How is it that they consistently excel at academics, and outperform that vast majority of their American classmates, despite the obstacles of language and culture?

By contrast, I'd estimate that from 50%-60% of my "American" students are below grade-level expectations and are fading with every passing year. A growing segment of American students are completely unmotivated regarding their own education. I can accurately characterize a growing minority as passive, spoiled, disrespectful, arrogant, ignorant and lazy - and many of them treat their parents like indentured servants. They possess miniscule vocabularies, cannot write coherently and seem almost completely detached from the world they will inherit in just a few years. It's almost as if they are waiting to be discovered for fame and fortune, or expecting to win the lottery. They could tell you virtually anything you would want to know about pop culture - video games, television programs, rap "musicians", fashion trends, chat room lingo, recreational drugs - but are woefully ignorant of the world in which they live. Did the public schools cause the deterioration of the family, the work ethic and American society? People are looking for easy answers, and attacking public schools is pretty damn easy. I wonder how long Stossel would last in today's classroom. He should try it sometime.

 
At 11:21 AM, Blogger Jacke M. said...

Goodman, I certainly agree with you that society has undergone some changes which have effected the attitudes and outlook of our children. Of course parents must take some responsibility for those attitudes. The causes of our society taking this route are many and are complicated, another thing that they have in common is that they are mostly liberal ideas.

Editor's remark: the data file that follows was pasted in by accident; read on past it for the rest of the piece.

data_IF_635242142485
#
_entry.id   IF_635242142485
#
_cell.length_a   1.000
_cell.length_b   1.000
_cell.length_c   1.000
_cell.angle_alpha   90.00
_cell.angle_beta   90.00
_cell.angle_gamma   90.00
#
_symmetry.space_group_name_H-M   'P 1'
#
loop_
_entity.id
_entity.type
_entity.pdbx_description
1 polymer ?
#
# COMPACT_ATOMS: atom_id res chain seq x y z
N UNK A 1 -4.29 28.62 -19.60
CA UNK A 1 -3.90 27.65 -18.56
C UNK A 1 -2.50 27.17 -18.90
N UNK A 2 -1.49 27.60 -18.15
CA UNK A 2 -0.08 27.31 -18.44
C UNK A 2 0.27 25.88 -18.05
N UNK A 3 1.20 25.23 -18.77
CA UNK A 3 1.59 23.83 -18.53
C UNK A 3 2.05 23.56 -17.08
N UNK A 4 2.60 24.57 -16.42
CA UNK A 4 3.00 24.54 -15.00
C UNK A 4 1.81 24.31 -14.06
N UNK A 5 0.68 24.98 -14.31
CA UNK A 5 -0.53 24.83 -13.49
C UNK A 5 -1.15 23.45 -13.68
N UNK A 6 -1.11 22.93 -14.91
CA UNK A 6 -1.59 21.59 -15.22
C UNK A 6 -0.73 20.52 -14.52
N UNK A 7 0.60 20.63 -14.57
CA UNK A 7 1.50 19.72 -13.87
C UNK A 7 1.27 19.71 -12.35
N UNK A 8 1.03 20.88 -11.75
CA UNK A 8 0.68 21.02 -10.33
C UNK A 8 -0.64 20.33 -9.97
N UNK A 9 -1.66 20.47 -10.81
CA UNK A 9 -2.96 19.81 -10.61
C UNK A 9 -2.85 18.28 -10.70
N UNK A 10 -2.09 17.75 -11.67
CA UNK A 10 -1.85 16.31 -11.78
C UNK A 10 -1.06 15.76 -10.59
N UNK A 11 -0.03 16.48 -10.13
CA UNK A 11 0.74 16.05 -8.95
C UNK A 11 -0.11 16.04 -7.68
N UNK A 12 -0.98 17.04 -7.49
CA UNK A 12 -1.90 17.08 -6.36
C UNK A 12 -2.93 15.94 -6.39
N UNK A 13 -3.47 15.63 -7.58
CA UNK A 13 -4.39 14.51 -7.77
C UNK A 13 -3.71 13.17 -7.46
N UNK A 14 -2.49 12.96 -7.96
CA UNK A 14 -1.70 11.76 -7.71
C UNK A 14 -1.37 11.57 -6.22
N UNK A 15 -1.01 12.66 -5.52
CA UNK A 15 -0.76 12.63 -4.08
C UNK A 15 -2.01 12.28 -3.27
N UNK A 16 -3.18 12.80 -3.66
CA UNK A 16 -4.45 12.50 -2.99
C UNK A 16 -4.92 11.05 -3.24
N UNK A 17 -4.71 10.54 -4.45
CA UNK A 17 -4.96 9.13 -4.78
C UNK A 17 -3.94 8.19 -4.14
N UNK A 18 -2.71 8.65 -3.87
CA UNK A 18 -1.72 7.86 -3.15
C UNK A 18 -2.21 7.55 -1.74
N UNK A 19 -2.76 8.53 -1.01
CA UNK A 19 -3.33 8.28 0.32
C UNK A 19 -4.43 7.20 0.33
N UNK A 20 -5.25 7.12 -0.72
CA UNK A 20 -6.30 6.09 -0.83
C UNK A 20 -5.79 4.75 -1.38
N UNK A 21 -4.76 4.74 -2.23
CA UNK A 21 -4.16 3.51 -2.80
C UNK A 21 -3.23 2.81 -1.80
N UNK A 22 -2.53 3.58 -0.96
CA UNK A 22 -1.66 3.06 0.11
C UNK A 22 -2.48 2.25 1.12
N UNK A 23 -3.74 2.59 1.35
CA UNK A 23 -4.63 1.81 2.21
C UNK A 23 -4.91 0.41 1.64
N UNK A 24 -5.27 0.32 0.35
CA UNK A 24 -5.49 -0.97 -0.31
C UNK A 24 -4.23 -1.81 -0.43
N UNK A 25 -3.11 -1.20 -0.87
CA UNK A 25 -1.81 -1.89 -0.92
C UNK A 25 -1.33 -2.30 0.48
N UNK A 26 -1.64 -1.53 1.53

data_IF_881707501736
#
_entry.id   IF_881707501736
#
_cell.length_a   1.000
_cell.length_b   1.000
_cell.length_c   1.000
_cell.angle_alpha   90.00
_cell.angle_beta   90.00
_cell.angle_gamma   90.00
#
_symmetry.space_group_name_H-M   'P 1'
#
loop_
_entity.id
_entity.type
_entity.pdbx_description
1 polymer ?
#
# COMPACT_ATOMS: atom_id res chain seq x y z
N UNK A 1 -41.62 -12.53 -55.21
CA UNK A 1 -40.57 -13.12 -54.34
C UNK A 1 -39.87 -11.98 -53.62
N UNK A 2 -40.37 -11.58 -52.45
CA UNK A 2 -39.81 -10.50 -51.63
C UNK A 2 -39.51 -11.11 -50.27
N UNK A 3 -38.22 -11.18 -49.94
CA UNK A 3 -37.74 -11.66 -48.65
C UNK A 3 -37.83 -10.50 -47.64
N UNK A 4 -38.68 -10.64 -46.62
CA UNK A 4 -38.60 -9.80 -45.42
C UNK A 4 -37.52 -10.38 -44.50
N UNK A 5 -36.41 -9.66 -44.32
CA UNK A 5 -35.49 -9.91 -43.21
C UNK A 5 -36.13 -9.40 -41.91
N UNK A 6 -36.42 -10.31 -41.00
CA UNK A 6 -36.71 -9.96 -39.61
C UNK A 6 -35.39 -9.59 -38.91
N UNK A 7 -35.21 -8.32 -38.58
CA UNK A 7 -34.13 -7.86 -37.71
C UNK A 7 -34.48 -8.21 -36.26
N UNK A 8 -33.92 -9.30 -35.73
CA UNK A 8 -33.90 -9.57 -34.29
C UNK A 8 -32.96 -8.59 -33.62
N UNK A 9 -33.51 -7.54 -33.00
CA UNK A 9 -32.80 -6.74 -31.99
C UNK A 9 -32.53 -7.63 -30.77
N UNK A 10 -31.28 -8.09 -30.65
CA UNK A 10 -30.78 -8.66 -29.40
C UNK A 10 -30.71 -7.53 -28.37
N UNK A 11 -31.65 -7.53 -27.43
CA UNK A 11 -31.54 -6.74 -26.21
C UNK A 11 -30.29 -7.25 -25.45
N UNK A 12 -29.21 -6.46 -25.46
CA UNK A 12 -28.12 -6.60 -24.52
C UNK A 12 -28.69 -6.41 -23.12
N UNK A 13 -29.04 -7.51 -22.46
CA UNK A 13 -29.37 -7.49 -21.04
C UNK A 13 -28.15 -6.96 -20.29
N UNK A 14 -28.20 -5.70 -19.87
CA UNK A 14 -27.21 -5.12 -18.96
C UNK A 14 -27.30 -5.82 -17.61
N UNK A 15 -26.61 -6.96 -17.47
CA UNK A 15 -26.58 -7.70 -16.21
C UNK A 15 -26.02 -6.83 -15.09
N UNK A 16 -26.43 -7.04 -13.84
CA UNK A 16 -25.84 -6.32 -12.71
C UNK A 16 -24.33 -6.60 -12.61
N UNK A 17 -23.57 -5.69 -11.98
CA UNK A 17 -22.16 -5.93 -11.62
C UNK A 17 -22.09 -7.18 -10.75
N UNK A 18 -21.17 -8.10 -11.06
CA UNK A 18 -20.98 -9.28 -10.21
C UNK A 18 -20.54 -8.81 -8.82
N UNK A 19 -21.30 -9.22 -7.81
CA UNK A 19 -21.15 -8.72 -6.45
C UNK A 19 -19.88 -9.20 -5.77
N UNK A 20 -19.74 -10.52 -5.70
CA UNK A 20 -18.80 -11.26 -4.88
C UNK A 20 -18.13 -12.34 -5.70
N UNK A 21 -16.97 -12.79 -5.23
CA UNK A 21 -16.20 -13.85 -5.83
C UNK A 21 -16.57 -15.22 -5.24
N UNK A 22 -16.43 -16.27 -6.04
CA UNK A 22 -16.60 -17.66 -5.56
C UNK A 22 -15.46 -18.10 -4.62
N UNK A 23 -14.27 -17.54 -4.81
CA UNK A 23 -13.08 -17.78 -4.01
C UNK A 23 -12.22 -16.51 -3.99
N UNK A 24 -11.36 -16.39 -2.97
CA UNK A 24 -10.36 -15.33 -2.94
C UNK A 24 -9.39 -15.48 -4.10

While I, like you, will not excuse the parents, that is not an argument to support public schools and answers few of the issues that Stossel discussed. It is a change of subject...it's as though you are saying that "no, the children are not learning as they should in public schools, BUT..." But it's the parents fault, but we don't have enough money...but, but, but, instead of fessing up to the fact that the public schools, whose JOB DESCRIPTION is <<< the educating of our Nation's children, is not performing adequately. Instead of deflection and pointing the finger back at the family why don't you and other teachers try to figure out what you could do better, how you could be more successful? Respectfully, if our current public school education process was working there would not be such a NEED for the testing under the NCLB Act that you appear to despise. It was implemented because there was an EXISTING problem with education, it is a REACTION to a growing problem.

For one thing...instead of worrying about Kindergartners learning about Aids, as is being promoted in some schools today, why aren't they learning the basics about those NUMBERS necessary for excelling in math, about those LETTERS necessary for reading and comprehension? I mean, more and more of the time we are hearing about teachers teaching more on the subject of their own politically activist ideas and ideals than they are about the three "R's."

Public schools have become or are beginning to become indoctrination institutions rather than educational institutions. And what are they being indoctrinated into? More of those liberal ideals wherein they are taught that life is *fair,* that everyone should be entitled to the same, regardless of whether they can afford the *same* or not.

When I was growing up there was a cliche I heard over and over again, "nobody ever said life was fair," life isn't fair but children are, as I was trying to point out, being taught and indoctrinated into the very mindset which brought our society to the state it is in now.

Thank you.

 
At 3:51 PM, Blogger RSmith said...

I'm sorry, Jacke. I should have known better than engage in dialogue with you on this subject.

Let me just say that, in my opinion, you are categorically wrong to portray public schools as institutions that indoctrinate children to follow some imagined liberal agenda. Is this what Rush says?